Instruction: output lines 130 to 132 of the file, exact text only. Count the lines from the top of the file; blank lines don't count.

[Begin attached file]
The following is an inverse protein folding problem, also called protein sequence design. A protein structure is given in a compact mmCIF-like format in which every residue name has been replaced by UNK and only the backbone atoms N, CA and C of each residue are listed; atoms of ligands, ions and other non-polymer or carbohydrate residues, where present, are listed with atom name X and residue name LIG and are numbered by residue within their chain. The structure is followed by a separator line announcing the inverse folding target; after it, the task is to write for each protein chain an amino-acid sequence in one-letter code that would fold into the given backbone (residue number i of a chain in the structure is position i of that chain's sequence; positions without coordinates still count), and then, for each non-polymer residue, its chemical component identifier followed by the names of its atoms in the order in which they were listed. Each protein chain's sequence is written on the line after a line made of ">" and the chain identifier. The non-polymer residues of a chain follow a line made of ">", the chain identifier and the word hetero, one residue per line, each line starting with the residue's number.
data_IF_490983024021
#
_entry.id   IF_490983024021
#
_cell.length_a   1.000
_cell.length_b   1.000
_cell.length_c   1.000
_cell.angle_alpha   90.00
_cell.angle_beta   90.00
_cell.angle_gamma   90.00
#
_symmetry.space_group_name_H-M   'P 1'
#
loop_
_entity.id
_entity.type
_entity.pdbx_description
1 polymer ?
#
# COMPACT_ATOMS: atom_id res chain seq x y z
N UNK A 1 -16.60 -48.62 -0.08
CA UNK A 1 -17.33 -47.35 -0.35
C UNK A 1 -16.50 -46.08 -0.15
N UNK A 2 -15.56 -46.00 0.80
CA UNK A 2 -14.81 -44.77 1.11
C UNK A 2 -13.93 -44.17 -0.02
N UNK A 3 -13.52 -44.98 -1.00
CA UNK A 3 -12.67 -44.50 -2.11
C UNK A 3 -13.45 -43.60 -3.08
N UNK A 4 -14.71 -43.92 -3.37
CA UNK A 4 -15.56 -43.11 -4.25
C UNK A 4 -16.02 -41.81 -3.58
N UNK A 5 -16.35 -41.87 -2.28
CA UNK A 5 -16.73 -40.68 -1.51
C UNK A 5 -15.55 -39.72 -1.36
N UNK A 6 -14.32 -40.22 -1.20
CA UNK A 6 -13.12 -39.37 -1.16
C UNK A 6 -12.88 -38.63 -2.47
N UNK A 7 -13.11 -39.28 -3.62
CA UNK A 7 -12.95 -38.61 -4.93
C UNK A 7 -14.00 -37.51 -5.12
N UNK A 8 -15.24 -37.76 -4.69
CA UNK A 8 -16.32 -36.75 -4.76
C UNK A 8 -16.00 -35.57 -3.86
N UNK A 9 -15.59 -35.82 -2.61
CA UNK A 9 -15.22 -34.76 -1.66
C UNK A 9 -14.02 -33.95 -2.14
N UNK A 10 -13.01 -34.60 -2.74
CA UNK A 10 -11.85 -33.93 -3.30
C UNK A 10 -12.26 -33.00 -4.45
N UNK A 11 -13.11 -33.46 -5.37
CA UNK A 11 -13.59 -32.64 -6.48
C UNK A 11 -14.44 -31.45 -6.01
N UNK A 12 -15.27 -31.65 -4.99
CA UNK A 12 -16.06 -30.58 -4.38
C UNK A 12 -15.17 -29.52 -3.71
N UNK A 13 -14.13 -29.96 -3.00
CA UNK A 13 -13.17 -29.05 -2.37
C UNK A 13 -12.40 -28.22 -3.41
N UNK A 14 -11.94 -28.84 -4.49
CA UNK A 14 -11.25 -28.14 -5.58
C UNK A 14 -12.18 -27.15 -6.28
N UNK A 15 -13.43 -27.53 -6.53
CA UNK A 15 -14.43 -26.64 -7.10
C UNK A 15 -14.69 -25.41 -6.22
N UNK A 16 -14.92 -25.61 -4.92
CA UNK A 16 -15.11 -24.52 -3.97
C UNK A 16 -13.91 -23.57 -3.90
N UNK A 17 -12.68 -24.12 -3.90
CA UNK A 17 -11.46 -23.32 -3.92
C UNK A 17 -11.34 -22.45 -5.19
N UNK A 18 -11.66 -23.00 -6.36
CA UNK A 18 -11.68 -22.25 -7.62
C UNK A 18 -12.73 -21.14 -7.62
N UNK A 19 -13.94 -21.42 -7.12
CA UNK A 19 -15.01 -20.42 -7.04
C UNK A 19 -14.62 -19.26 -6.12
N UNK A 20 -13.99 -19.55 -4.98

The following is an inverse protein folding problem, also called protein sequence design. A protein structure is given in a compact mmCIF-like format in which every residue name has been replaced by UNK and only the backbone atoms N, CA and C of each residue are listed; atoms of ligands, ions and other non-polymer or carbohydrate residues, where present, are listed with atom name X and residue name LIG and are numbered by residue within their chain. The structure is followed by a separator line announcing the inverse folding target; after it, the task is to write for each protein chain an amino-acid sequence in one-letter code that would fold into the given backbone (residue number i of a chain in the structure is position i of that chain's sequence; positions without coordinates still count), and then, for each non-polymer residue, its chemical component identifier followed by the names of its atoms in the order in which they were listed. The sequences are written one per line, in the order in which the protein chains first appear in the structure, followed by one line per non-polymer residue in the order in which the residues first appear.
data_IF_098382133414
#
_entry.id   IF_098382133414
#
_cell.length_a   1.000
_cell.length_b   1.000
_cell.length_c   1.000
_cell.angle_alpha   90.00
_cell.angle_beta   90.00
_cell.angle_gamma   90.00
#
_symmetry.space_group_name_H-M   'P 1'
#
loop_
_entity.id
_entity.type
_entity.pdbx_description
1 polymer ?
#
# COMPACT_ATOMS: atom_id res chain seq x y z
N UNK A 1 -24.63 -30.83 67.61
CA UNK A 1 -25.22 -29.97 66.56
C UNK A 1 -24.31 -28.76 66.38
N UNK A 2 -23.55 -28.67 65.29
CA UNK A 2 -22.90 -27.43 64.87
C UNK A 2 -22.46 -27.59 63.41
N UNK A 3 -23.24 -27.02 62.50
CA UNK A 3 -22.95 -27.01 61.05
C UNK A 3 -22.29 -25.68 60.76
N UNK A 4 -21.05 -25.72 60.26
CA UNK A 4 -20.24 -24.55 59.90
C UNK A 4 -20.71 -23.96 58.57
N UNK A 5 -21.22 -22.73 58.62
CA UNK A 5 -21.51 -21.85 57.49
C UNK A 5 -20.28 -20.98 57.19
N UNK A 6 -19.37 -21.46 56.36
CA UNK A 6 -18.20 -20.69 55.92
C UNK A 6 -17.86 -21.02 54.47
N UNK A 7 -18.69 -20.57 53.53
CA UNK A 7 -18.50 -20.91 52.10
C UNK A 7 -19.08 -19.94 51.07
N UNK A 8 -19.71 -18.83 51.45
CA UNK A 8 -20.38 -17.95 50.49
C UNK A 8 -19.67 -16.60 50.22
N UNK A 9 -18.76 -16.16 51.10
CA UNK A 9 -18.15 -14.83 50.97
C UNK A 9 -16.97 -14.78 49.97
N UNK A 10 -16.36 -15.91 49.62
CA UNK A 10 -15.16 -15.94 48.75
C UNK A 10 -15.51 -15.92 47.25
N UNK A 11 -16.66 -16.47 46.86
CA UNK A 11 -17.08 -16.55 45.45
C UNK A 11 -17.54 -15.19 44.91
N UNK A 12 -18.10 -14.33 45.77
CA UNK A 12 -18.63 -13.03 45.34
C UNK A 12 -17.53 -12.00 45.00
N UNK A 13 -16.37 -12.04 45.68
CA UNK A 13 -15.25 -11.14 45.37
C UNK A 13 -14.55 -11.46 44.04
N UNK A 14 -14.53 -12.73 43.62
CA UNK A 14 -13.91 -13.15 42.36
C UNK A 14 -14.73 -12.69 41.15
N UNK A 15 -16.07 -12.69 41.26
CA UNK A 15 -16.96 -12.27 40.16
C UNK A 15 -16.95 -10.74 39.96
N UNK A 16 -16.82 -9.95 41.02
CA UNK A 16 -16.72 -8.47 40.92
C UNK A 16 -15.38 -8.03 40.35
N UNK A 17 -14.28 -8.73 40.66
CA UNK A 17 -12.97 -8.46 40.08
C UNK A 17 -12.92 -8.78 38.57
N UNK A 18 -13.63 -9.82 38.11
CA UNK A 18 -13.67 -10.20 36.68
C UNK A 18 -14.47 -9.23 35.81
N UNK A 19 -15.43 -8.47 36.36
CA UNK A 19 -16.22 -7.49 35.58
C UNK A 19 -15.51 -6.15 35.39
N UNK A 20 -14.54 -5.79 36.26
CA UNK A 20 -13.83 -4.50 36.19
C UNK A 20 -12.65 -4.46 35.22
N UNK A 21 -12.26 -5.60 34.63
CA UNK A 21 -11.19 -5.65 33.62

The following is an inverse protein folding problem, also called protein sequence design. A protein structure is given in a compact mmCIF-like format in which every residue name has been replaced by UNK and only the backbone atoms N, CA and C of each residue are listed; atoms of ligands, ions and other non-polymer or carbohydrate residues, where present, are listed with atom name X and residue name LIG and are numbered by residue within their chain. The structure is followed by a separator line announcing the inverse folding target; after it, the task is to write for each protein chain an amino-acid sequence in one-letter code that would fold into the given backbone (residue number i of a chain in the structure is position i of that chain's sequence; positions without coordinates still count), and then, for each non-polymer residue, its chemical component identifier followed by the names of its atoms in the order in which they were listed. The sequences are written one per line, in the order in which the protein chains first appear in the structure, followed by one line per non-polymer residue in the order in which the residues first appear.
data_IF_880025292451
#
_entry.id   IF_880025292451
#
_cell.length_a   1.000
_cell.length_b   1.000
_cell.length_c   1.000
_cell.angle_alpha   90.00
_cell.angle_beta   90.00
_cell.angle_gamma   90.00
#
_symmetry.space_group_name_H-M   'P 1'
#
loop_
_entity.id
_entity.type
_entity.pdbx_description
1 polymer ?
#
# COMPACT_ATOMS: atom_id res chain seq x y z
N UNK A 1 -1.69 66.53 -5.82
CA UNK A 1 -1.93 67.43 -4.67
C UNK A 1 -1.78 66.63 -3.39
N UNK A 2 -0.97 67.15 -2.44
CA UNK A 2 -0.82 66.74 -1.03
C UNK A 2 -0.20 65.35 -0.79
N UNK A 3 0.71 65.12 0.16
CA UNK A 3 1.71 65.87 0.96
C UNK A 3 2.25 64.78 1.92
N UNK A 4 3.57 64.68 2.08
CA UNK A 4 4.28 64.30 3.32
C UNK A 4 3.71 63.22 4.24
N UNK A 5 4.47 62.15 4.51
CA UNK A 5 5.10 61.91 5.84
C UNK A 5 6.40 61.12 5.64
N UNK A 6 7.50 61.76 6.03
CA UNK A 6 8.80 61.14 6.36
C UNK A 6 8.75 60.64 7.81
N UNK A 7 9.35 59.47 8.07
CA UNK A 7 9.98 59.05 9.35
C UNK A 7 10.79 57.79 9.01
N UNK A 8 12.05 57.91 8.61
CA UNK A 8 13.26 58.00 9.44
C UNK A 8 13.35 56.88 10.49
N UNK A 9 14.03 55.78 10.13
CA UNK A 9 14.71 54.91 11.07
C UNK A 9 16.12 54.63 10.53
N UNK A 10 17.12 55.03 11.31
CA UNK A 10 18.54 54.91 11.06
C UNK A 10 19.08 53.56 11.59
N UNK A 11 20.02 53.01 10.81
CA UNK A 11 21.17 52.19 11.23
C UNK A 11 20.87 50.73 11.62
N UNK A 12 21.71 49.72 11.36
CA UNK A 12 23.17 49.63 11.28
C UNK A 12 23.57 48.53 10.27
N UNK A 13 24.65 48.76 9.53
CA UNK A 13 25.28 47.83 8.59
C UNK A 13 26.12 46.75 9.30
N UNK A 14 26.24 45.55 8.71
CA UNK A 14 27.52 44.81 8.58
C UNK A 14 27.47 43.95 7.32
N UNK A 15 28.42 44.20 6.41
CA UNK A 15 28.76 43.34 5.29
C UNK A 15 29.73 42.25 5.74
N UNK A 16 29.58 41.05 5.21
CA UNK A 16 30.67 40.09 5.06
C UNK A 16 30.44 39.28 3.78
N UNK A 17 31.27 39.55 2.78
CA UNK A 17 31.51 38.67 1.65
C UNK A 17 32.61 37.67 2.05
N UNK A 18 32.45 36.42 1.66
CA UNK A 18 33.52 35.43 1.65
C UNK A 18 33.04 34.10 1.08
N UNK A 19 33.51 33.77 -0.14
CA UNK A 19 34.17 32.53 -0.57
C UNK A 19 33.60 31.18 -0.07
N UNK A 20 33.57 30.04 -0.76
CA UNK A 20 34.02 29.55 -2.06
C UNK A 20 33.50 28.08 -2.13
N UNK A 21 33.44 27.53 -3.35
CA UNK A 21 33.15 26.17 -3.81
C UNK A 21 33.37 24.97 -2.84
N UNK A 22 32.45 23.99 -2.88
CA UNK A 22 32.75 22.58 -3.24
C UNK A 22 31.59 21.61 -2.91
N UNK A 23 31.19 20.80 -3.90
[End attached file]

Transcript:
C UNK A 10 -15.51 -15.92 47.25
N UNK A 11 -16.66 -16.47 46.86
CA UNK A 11 -17.08 -16.55 45.45